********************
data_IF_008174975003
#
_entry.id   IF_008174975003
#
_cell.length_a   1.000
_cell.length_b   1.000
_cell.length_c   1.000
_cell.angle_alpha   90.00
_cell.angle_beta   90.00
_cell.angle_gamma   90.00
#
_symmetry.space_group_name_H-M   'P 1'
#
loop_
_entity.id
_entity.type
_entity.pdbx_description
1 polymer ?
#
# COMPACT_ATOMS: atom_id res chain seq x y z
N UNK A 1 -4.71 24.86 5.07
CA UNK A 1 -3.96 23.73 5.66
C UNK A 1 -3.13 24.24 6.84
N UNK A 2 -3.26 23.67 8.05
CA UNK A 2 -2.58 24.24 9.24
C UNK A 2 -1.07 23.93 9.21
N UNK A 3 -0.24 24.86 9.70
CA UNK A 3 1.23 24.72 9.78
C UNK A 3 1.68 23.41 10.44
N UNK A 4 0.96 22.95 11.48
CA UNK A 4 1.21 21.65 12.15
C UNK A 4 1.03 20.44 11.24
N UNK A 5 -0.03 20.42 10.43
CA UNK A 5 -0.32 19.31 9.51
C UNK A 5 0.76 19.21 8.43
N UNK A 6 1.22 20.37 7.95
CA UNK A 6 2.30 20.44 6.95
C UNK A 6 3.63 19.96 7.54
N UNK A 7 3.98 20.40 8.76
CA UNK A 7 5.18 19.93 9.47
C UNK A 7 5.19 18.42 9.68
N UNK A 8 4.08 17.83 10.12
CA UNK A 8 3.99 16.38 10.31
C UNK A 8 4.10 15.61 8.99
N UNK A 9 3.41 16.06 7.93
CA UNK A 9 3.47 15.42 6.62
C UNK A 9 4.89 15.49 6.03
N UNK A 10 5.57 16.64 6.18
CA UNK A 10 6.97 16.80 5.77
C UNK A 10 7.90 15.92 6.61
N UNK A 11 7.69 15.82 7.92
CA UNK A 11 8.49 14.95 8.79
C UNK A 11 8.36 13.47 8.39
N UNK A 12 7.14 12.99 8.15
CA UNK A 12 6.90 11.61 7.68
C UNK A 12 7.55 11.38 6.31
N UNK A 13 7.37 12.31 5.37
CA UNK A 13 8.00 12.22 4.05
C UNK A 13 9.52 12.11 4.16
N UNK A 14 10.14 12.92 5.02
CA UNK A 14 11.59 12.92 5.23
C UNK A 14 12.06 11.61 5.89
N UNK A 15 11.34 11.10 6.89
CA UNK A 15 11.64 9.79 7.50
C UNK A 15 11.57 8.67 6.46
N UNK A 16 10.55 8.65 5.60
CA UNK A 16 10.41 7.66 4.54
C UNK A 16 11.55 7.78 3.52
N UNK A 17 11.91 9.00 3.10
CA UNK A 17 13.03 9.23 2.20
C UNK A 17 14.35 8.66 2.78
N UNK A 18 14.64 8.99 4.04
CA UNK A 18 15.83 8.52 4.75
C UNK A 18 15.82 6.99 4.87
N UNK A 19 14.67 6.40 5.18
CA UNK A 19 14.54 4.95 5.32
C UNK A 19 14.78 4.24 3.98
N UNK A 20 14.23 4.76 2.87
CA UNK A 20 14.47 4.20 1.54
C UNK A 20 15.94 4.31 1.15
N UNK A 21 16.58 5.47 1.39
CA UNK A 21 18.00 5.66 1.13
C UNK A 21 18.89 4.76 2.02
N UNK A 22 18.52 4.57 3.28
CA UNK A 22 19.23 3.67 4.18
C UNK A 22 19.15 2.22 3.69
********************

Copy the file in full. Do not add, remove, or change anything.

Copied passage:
data_IF_008174975003
#
_entry.id   IF_008174975003
#
_cell.length_a   1.000
_cell.length_b   1.000
_cell.length_c   1.000
_cell.angle_alpha   90.00
_cell.angle_beta   90.00
_cell.angle_gamma   90.00
#
_symmetry.space_group_name_H-M   'P 1'
#
loop_
_entity.id
_entity.type
_entity.pdbx_description
1 polymer ?
#
# COMPACT_ATOMS: atom_id res chain seq x y z
N UNK A 1 -4.71 24.86 5.07
CA UNK A 1 -3.96 23.73 5.66
C UNK A 1 -3.13 24.24 6.84
N UNK A 2 -3.26 23.67 8.05
CA UNK A 2 -2.58 24.24 9.24
C UNK A 2 -1.07 23.93 9.21
N UNK A 3 -0.24 24.86 9.70
CA UNK A 3 1.23 24.72 9.78
C UNK A 3 1.68 23.41 10.44
N UNK A 4 0.96 22.95 11.48
CA UNK A 4 1.21 21.65 12.15
C UNK A 4 1.03 20.44 11.24
N UNK A 5 -0.03 20.42 10.43
CA UNK A 5 -0.32 19.31 9.51
C UNK A 5 0.76 19.21 8.43
N UNK A 6 1.22 20.37 7.95
CA UNK A 6 2.30 20.44 6.95
C UNK A 6 3.63 19.96 7.54
N UNK A 7 3.98 20.40 8.76
CA UNK A 7 5.18 19.93 9.47
C UNK A 7 5.19 18.42 9.68
N UNK A 8 4.08 17.83 10.12
CA UNK A 8 3.99 16.38 10.31
C UNK A 8 4.10 15.61 8.99
N UNK A 9 3.41 16.06 7.93
CA UNK A 9 3.47 15.42 6.62
C UNK A 9 4.89 15.49 6.03
N UNK A 10 5.57 16.64 6.18
CA UNK A 10 6.97 16.80 5.77
C UNK A 10 7.90 15.92 6.61
N UNK A 11 7.69 15.82 7.92
CA UNK A 11 8.49 14.95 8.79
C UNK A 11 8.36 13.47 8.39
N UNK A 12 7.14 12.99 8.15
CA UNK A 12 6.90 11.61 7.68
C UNK A 12 7.55 11.38 6.31
N UNK A 13 7.37 12.31 5.37
CA UNK A 13 8.00 12.22 4.05
C UNK A 13 9.52 12.11 4.16
N UNK A 14 10.14 12.92 5.02
CA UNK A 14 11.59 12.92 5.23
C UNK A 14 12.06 11.61 5.89
N UNK A 15 11.34 11.10 6.89
CA UNK A 15 11.64 9.79 7.50
C UNK A 15 11.57 8.67 6.46
N UNK A 16 10.55 8.65 5.60
CA UNK A 16 10.41 7.66 4.54
C UNK A 16 11.55 7.78 3.52
N UNK A 17 11.91 9.00 3.10
CA UNK A 17 13.03 9.23 2.20
C UNK A 17 14.35 8.66 2.78
N UNK A 18 14.64 8.99 4.04
CA UNK A 18 15.83 8.52 4.75
C UNK A 18 15.82 6.99 4.87
N UNK A 19 14.67 6.40 5.18
CA UNK A 19 14.54 4.95 5.32
C UNK A 19 14.78 4.24 3.98
N UNK A 20 14.23 4.76 2.87
CA UNK A 20 14.47 4.20 1.54
C UNK A 20 15.94 4.31 1.15
N UNK A 21 16.58 5.47 1.39
CA UNK A 21 18.00 5.66 1.13
C UNK A 21 18.89 4.76 2.02
N UNK A 22 18.52 4.57 3.28
CA UNK A 22 19.23 3.67 4.18
C UNK A 22 19.15 2.22 3.69